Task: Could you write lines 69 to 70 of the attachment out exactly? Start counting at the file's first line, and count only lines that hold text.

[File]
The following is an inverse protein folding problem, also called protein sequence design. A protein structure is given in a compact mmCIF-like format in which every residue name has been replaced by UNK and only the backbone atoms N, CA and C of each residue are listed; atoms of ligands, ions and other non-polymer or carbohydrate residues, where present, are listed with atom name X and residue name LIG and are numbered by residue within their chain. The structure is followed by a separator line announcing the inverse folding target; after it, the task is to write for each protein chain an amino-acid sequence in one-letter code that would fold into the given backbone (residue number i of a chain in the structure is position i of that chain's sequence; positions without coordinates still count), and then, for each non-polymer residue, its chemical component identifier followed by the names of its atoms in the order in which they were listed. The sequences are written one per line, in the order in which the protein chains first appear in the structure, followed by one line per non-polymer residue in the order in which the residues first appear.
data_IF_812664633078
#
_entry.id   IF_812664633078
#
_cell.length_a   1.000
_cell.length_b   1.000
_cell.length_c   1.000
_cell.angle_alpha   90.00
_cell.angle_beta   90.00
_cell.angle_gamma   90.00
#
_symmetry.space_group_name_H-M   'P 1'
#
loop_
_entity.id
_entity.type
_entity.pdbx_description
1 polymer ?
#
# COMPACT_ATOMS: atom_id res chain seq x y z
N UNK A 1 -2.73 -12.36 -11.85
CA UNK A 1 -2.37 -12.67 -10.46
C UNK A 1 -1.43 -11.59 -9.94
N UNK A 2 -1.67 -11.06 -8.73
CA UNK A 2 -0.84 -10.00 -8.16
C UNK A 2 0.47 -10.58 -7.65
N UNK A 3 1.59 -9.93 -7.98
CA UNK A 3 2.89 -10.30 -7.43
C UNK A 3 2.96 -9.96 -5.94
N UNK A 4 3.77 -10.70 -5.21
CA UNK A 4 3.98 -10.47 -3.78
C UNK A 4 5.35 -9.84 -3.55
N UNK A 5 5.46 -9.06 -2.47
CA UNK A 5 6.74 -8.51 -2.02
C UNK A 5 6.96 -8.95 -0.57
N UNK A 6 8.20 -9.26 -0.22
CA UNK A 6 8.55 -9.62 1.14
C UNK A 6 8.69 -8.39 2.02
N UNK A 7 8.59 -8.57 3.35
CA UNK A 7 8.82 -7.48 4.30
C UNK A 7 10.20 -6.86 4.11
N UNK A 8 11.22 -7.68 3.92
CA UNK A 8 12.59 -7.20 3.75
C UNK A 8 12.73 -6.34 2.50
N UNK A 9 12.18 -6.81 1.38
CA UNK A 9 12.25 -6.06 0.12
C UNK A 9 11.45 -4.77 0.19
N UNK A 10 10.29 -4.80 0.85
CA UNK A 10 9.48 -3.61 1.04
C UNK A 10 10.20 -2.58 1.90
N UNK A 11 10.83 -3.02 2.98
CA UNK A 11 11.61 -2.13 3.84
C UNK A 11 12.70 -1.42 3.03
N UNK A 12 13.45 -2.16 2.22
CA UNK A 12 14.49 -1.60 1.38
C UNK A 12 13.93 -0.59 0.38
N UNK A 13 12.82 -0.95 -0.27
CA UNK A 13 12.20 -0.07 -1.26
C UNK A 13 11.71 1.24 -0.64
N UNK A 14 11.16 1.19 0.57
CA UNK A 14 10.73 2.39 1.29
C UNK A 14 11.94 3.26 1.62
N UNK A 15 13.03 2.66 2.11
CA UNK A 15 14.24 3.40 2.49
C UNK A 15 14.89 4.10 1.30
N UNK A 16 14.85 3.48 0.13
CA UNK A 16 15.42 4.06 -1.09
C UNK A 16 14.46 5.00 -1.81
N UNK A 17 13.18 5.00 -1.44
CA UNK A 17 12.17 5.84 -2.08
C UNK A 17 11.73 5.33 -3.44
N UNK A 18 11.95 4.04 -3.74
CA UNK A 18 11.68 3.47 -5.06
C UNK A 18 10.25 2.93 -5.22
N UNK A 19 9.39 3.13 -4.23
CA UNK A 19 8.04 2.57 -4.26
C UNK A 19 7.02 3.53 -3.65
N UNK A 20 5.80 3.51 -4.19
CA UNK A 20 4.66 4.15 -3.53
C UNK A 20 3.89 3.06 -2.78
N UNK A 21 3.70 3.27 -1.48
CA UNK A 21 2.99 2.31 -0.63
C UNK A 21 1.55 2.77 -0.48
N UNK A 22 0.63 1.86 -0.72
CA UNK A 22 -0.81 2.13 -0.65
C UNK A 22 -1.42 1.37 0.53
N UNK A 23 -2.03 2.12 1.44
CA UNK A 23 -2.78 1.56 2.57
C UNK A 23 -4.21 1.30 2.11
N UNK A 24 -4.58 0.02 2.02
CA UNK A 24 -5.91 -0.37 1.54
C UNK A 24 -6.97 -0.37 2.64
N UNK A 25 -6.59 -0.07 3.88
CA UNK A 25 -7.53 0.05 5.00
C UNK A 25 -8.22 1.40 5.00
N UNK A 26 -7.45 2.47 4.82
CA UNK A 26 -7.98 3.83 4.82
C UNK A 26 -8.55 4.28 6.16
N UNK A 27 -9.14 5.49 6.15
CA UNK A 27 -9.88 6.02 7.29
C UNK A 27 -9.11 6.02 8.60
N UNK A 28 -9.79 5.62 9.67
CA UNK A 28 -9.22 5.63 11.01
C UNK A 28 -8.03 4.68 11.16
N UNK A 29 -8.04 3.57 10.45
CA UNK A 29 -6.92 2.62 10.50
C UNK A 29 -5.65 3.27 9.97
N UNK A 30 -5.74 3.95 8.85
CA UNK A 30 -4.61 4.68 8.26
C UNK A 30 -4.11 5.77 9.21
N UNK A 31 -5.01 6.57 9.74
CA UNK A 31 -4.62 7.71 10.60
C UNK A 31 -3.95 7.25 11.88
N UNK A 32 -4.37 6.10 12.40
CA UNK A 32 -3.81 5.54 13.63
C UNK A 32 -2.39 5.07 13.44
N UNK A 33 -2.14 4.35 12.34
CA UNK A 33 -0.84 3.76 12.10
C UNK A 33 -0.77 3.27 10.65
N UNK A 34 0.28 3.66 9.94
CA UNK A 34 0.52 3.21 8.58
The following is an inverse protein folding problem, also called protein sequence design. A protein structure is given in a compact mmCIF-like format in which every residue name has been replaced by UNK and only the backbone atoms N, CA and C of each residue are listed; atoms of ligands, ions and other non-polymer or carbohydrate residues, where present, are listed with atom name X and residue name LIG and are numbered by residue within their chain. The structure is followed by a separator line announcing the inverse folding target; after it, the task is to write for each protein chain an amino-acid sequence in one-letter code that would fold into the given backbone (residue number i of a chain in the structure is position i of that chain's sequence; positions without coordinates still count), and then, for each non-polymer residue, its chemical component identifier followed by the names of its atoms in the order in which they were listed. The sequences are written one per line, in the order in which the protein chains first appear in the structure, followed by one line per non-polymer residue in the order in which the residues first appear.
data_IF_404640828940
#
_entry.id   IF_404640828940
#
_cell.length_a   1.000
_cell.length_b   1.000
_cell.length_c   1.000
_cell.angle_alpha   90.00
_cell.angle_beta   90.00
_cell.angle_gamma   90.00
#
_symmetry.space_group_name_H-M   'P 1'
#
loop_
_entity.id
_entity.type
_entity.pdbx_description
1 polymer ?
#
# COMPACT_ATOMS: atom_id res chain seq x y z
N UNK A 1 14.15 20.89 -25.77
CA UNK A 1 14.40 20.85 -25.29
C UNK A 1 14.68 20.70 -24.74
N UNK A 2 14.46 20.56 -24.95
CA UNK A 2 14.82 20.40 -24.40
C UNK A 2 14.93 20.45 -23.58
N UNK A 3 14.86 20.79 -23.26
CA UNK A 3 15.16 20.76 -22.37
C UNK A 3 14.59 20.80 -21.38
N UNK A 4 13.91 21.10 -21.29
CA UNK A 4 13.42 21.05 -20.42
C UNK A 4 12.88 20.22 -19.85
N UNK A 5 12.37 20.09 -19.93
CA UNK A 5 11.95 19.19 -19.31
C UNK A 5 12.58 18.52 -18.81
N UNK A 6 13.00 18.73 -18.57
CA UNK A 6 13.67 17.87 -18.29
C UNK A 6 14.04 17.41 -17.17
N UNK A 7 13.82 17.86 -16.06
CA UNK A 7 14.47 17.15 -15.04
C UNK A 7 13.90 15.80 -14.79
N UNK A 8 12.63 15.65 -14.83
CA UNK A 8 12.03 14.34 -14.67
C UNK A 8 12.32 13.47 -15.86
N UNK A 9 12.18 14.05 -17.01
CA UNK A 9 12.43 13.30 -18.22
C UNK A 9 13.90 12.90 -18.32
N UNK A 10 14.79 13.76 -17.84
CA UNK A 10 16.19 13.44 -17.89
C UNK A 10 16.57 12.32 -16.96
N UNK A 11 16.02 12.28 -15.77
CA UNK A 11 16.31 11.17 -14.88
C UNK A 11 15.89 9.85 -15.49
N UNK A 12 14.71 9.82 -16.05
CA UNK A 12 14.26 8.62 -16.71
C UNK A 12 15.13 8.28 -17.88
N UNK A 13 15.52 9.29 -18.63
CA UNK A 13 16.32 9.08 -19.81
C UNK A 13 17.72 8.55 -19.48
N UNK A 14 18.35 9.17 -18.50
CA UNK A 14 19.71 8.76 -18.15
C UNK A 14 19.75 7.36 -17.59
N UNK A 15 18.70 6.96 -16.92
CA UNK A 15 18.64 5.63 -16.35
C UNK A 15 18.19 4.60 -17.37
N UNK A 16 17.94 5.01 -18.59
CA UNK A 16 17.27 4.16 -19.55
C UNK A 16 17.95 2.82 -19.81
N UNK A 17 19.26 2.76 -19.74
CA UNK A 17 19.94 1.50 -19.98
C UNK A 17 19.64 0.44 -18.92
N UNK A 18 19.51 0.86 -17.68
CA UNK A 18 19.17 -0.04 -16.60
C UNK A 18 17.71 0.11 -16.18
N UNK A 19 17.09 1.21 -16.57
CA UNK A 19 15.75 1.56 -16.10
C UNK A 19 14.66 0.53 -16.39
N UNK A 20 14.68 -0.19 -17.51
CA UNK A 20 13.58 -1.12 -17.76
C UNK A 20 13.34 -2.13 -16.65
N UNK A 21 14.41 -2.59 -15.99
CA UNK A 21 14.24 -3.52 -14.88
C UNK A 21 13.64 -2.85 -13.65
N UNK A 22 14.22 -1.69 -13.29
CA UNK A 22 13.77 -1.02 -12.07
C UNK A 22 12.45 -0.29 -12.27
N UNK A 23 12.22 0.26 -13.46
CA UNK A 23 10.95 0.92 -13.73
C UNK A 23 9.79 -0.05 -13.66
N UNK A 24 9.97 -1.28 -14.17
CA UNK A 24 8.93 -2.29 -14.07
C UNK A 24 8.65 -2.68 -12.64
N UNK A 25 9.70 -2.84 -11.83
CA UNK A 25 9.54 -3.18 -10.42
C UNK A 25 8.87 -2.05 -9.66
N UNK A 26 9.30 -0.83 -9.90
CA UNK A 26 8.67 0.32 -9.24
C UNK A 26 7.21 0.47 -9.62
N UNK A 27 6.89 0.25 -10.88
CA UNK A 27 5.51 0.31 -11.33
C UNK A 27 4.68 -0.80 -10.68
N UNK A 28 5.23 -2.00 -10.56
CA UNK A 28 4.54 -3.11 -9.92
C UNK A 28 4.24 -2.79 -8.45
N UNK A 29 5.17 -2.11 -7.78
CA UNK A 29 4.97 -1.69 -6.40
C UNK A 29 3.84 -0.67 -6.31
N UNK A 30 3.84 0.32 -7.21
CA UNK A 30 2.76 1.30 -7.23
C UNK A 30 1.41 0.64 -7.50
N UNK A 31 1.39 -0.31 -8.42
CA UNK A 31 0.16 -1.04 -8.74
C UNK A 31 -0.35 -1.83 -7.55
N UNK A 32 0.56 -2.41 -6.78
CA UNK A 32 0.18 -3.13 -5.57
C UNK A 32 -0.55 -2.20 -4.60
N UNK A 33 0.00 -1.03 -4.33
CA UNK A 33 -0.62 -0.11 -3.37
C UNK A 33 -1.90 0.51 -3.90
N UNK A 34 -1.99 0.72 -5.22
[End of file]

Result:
C UNK A 16 14.46 5.00 -1.81
N UNK A 17 13.18 5.00 -1.44